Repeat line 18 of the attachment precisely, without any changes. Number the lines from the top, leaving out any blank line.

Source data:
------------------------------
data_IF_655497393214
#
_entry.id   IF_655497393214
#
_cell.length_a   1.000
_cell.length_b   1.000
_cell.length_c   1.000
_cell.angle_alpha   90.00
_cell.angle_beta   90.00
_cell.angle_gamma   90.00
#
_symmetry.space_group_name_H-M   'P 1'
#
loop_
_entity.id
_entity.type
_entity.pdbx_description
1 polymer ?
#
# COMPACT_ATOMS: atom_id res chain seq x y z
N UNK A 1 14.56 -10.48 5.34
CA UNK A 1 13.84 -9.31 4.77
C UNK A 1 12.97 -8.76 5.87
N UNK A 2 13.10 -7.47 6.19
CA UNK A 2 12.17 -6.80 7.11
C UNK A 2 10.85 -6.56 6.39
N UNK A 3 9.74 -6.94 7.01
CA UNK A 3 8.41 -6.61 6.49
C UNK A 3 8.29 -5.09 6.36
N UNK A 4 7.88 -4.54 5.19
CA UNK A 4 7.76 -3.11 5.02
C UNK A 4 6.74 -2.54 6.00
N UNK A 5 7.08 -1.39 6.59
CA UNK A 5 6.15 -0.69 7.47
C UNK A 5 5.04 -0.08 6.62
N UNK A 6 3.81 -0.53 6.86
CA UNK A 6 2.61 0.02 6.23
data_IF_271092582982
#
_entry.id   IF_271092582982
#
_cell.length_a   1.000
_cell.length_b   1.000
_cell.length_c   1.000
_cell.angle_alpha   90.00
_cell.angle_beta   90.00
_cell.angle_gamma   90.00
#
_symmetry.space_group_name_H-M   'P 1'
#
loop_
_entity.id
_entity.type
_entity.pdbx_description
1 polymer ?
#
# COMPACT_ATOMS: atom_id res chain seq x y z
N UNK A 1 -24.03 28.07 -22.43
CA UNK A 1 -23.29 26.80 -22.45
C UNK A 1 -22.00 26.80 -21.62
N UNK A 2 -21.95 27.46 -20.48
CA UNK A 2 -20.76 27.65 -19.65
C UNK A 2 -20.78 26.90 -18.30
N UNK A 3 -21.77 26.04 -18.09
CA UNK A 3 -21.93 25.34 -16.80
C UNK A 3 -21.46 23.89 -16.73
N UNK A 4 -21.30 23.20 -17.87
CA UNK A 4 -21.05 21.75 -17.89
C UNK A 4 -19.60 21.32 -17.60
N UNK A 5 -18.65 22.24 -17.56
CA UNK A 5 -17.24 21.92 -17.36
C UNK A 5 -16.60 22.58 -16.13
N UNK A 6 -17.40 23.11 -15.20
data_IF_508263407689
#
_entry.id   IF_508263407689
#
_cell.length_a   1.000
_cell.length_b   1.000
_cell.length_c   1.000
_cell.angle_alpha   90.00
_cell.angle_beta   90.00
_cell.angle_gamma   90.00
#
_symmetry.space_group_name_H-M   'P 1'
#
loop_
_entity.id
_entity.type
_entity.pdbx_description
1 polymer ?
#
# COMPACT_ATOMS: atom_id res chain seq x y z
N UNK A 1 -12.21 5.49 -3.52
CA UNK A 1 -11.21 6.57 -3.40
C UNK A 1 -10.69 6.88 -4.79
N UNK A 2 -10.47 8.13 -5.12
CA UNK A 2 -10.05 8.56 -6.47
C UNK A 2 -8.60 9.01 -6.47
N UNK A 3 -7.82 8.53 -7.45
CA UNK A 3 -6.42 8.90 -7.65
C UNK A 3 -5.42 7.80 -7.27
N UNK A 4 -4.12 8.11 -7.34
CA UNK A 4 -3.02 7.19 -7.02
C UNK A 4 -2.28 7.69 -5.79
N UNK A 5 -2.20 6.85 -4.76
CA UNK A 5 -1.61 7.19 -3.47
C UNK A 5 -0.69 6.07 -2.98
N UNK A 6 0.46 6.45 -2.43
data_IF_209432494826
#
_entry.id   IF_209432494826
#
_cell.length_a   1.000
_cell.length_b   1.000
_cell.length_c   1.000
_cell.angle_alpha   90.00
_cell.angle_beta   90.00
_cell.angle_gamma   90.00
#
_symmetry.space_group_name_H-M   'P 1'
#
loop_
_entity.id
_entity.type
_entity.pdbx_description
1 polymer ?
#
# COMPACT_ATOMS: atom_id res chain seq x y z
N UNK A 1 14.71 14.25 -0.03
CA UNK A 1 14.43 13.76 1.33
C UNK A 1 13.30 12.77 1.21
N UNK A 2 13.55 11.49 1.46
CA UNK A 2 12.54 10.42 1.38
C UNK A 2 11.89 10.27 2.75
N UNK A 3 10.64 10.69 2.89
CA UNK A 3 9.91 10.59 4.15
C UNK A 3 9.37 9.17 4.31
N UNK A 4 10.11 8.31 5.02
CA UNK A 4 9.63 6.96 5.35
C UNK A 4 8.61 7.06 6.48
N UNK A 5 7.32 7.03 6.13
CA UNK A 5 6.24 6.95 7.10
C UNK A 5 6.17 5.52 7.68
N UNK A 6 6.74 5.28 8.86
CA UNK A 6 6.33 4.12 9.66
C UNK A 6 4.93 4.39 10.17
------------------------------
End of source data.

1 polymer ?